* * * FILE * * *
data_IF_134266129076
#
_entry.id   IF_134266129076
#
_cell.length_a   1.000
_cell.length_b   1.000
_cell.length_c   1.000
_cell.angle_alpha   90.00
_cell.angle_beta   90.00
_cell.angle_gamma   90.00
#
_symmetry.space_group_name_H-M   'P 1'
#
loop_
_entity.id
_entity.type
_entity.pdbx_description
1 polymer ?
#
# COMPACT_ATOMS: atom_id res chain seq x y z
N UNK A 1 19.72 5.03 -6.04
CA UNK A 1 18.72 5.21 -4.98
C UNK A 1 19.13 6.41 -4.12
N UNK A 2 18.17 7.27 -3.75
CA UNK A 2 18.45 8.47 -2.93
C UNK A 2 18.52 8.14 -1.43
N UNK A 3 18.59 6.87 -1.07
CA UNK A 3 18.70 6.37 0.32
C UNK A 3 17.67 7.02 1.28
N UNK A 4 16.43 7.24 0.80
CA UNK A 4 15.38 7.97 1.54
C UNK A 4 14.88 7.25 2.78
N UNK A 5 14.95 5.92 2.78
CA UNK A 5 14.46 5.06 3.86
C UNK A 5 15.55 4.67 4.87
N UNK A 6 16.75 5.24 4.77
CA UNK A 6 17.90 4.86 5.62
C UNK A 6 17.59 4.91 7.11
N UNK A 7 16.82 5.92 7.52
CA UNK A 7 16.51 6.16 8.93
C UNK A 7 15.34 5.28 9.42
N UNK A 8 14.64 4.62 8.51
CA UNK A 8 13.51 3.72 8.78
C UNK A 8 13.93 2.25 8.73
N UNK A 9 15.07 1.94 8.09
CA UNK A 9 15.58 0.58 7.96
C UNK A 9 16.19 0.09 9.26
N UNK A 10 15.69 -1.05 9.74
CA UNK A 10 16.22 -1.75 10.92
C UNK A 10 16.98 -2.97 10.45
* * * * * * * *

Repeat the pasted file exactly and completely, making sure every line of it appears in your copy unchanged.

data_IF_134266129076
#
_entry.id   IF_134266129076
#
_cell.length_a   1.000
_cell.length_b   1.000
_cell.length_c   1.000
_cell.angle_alpha   90.00
_cell.angle_beta   90.00
_cell.angle_gamma   90.00
#
_symmetry.space_group_name_H-M   'P 1'
#
loop_
_entity.id
_entity.type
_entity.pdbx_description
1 polymer ?
#
# COMPACT_ATOMS: atom_id res chain seq x y z
N UNK A 1 19.72 5.03 -6.04
CA UNK A 1 18.72 5.21 -4.98
C UNK A 1 19.13 6.41 -4.12
N UNK A 2 18.17 7.27 -3.75
CA UNK A 2 18.45 8.47 -2.93
C UNK A 2 18.52 8.14 -1.43
N UNK A 3 18.59 6.87 -1.07
CA UNK A 3 18.70 6.37 0.32
C UNK A 3 17.67 7.02 1.28
N UNK A 4 16.43 7.24 0.80
CA UNK A 4 15.38 7.97 1.54
C UNK A 4 14.88 7.25 2.78
N UNK A 5 14.95 5.92 2.78
CA UNK A 5 14.46 5.06 3.86
C UNK A 5 15.55 4.67 4.87
N UNK A 6 16.75 5.24 4.77
CA UNK A 6 17.90 4.86 5.62
C UNK A 6 17.59 4.91 7.11
N UNK A 7 16.82 5.92 7.52
CA UNK A 7 16.51 6.16 8.93
C UNK A 7 15.34 5.28 9.42
N UNK A 8 14.64 4.62 8.51
CA UNK A 8 13.51 3.72 8.78
C UNK A 8 13.93 2.25 8.73
N UNK A 9 15.07 1.94 8.09
CA UNK A 9 15.58 0.58 7.96
C UNK A 9 16.19 0.09 9.26
N UNK A 10 15.69 -1.05 9.74
CA UNK A 10 16.22 -1.75 10.92
C UNK A 10 16.98 -2.97 10.45